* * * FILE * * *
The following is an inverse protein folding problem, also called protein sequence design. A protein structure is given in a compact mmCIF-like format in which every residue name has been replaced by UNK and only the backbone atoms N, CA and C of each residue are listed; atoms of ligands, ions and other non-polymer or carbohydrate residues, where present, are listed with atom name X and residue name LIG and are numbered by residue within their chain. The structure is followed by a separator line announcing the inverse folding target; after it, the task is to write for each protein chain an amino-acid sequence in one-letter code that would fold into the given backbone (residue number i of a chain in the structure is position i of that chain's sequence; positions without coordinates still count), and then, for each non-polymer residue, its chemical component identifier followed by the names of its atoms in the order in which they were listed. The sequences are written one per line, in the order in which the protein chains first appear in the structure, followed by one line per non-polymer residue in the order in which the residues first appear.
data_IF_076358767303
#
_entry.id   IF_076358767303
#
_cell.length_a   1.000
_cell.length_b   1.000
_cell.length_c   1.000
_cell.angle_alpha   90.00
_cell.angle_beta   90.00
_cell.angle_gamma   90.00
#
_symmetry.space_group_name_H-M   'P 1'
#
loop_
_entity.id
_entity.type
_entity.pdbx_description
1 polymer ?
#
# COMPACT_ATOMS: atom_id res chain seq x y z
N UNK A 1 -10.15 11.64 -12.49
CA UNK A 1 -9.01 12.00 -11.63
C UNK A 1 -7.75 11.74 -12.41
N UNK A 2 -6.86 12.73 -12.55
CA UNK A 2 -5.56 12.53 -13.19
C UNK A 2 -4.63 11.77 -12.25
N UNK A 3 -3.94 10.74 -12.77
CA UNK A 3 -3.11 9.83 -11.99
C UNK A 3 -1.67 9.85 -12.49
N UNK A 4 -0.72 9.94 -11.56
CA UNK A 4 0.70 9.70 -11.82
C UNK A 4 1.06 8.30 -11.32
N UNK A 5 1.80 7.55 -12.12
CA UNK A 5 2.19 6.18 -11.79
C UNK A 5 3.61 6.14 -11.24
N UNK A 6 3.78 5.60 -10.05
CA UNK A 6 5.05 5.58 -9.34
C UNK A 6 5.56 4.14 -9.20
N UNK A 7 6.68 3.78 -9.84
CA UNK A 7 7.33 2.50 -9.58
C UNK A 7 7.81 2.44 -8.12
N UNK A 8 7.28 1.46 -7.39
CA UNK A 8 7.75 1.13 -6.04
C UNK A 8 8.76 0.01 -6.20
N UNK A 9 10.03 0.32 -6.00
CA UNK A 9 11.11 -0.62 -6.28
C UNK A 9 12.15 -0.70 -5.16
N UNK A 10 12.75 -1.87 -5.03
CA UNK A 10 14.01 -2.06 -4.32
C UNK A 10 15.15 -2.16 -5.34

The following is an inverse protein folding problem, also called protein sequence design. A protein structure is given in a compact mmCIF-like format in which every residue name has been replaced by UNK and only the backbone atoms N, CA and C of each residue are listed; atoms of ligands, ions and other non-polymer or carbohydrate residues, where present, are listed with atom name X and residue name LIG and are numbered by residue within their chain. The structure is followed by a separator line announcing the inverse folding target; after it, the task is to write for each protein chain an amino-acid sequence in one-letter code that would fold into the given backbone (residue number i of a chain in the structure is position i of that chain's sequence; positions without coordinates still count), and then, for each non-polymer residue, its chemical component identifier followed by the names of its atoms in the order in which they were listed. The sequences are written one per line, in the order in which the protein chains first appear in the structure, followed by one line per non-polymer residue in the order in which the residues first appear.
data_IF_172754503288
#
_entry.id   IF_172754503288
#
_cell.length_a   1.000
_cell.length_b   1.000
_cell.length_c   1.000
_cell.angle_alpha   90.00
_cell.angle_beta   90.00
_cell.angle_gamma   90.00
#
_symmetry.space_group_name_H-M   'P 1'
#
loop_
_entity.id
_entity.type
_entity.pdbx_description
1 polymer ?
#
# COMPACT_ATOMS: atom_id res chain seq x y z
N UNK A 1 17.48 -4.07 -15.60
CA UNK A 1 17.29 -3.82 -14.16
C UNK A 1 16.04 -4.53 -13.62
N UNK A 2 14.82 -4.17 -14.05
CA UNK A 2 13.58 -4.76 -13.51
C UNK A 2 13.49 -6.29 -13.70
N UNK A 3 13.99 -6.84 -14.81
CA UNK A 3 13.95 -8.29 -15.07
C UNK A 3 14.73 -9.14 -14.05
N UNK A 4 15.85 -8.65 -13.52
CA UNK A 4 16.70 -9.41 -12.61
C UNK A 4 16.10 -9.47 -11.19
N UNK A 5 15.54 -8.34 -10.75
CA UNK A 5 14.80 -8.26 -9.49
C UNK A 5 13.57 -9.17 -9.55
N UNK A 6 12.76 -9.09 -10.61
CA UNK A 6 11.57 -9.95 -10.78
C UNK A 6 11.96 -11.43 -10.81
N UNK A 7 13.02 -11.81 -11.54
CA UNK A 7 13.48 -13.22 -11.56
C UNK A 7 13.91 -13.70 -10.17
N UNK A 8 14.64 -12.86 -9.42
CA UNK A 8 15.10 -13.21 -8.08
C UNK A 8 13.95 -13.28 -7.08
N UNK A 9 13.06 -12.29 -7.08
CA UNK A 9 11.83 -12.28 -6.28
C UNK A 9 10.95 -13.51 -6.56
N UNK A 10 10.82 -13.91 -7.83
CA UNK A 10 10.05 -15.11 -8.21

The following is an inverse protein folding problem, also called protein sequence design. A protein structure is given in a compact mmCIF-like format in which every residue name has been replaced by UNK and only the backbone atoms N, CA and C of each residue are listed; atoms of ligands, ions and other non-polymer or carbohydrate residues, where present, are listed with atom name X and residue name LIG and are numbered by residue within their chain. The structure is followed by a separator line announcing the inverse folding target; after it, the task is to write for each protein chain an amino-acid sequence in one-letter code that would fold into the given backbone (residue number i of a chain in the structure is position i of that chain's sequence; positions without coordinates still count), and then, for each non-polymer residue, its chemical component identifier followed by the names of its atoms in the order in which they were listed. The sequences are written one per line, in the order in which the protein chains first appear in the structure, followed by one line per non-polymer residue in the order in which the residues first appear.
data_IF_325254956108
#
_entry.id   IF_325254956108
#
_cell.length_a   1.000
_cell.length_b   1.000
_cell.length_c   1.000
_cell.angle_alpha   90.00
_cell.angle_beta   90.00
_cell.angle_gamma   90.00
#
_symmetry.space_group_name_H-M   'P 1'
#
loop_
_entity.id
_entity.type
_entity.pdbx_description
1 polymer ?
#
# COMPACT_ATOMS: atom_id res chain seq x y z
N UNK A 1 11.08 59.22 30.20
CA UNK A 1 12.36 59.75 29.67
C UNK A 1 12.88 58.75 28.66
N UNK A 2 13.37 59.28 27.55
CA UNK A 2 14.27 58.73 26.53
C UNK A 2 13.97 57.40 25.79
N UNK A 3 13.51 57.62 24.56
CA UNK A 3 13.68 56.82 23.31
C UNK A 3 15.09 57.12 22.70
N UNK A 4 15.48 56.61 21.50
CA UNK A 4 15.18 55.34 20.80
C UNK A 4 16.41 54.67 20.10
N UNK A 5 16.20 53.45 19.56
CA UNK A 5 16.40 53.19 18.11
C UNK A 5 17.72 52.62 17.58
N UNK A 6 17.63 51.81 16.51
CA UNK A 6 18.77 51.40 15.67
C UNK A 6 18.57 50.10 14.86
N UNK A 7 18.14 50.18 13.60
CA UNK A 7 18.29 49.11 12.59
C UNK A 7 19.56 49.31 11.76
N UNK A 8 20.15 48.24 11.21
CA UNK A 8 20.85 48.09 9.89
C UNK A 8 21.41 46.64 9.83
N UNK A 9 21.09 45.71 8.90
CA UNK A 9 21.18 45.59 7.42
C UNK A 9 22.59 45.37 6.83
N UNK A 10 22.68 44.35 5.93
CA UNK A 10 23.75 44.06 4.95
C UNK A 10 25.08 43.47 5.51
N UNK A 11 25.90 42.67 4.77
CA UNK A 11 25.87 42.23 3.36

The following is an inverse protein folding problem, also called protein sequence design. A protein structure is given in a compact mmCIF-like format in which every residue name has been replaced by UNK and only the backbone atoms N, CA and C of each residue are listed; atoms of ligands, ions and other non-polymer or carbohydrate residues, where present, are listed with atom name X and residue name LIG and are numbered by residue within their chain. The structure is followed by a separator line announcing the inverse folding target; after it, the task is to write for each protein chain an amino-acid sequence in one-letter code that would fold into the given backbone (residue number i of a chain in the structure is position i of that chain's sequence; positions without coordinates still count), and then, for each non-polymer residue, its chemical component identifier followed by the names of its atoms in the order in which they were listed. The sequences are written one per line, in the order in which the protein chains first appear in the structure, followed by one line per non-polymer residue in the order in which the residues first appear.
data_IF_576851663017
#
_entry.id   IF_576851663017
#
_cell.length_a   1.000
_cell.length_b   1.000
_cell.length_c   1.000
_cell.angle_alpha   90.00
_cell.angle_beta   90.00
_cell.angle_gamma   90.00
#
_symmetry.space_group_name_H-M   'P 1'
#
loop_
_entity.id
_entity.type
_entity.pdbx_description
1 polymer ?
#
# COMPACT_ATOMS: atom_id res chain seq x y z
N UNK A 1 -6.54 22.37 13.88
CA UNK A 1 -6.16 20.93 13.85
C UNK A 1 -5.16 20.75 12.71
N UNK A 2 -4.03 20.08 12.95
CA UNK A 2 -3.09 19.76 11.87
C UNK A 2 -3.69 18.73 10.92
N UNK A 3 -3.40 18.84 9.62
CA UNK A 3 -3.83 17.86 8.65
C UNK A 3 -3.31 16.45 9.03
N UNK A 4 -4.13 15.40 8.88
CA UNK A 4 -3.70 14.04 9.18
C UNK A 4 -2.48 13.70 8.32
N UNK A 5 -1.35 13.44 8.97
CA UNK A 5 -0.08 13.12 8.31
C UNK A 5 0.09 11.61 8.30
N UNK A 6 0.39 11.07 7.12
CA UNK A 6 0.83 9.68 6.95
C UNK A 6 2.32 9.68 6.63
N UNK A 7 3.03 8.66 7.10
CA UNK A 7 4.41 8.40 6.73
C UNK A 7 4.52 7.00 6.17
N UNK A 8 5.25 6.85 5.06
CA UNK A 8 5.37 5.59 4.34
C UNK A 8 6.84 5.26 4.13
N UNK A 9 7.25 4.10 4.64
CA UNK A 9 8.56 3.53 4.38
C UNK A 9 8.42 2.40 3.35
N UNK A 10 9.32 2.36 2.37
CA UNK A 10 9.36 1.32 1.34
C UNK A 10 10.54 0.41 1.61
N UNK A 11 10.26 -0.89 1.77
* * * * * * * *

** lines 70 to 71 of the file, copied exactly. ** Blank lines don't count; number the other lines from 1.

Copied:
1 polymer ?
#